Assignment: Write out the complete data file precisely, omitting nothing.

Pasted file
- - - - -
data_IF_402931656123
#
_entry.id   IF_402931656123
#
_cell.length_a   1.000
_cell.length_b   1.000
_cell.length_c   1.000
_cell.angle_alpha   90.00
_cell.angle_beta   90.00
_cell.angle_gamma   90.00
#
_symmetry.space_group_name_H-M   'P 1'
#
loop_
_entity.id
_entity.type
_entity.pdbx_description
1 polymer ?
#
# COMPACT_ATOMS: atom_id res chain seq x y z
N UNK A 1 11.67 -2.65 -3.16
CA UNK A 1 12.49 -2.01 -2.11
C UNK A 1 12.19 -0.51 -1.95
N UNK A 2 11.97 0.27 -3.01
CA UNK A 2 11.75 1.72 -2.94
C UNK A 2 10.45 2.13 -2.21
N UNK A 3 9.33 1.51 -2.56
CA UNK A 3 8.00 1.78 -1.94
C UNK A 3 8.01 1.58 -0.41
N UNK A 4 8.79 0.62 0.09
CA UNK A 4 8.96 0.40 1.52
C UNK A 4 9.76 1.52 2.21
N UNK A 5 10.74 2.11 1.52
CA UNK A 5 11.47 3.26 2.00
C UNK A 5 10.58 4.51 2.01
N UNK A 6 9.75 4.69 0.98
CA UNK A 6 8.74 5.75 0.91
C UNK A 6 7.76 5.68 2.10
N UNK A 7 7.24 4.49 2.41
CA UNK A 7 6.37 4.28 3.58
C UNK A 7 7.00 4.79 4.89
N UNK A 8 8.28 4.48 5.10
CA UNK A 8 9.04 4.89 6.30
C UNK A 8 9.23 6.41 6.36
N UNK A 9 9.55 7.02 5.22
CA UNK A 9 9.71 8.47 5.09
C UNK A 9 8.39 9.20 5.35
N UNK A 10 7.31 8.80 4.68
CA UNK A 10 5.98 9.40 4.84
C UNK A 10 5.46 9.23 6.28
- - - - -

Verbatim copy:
data_IF_402931656123
#
_entry.id   IF_402931656123
#
_cell.length_a   1.000
_cell.length_b   1.000
_cell.length_c   1.000
_cell.angle_alpha   90.00
_cell.angle_beta   90.00
_cell.angle_gamma   90.00
#
_symmetry.space_group_name_H-M   'P 1'
#
loop_
_entity.id
_entity.type
_entity.pdbx_description
1 polymer ?
#
# COMPACT_ATOMS: atom_id res chain seq x y z
N UNK A 1 11.67 -2.65 -3.16
CA UNK A 1 12.49 -2.01 -2.11
C UNK A 1 12.19 -0.51 -1.95
N UNK A 2 11.97 0.27 -3.01
CA UNK A 2 11.75 1.72 -2.94
C UNK A 2 10.45 2.13 -2.21
N UNK A 3 9.33 1.51 -2.56
CA UNK A 3 8.00 1.78 -1.94
C UNK A 3 8.01 1.58 -0.41
N UNK A 4 8.79 0.62 0.09
CA UNK A 4 8.96 0.40 1.52
C UNK A 4 9.76 1.52 2.21
N UNK A 5 10.74 2.11 1.52
CA UNK A 5 11.47 3.26 2.00
C UNK A 5 10.58 4.51 2.01
N UNK A 6 9.75 4.69 0.98
CA UNK A 6 8.74 5.75 0.91
C UNK A 6 7.76 5.68 2.10
N UNK A 7 7.24 4.49 2.41
CA UNK A 7 6.37 4.28 3.58
C UNK A 7 7.00 4.79 4.89
N UNK A 8 8.28 4.48 5.10
CA UNK A 8 9.04 4.89 6.30
C UNK A 8 9.23 6.41 6.36
N UNK A 9 9.55 7.02 5.22
CA UNK A 9 9.71 8.47 5.09
C UNK A 9 8.39 9.20 5.35
N UNK A 10 7.31 8.80 4.68
CA UNK A 10 5.98 9.40 4.84
C UNK A 10 5.46 9.23 6.28